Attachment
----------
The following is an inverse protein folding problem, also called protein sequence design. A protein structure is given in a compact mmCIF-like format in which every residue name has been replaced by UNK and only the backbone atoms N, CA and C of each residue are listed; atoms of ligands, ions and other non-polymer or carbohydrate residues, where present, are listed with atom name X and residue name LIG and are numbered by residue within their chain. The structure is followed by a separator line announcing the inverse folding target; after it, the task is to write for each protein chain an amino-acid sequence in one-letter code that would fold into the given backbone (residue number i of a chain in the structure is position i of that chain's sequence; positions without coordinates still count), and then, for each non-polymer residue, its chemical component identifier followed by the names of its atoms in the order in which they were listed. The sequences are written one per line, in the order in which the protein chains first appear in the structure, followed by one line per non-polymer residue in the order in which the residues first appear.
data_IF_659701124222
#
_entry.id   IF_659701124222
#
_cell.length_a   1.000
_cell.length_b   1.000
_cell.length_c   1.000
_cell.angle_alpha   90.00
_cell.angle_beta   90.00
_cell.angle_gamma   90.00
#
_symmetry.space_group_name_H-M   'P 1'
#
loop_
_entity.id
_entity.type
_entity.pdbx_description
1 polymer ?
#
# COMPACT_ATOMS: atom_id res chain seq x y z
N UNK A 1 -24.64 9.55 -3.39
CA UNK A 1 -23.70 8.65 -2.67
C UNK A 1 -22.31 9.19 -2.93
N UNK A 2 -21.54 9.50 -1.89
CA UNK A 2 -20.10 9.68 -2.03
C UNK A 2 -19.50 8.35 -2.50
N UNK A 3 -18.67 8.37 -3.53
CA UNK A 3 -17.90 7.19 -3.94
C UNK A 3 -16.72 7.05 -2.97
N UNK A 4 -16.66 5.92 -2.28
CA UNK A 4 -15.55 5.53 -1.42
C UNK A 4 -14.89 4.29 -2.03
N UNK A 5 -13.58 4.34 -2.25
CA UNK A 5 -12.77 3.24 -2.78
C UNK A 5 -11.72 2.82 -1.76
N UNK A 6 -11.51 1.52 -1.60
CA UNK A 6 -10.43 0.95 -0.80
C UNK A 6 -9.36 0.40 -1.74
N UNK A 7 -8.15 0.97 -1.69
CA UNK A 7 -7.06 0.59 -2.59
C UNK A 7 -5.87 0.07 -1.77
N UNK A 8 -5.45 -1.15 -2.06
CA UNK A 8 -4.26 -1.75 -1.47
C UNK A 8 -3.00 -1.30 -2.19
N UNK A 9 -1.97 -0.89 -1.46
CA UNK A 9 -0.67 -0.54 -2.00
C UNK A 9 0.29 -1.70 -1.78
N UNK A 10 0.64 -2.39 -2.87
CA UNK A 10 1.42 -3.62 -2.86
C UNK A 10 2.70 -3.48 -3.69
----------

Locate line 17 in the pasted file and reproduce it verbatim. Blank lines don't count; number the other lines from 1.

_entity.type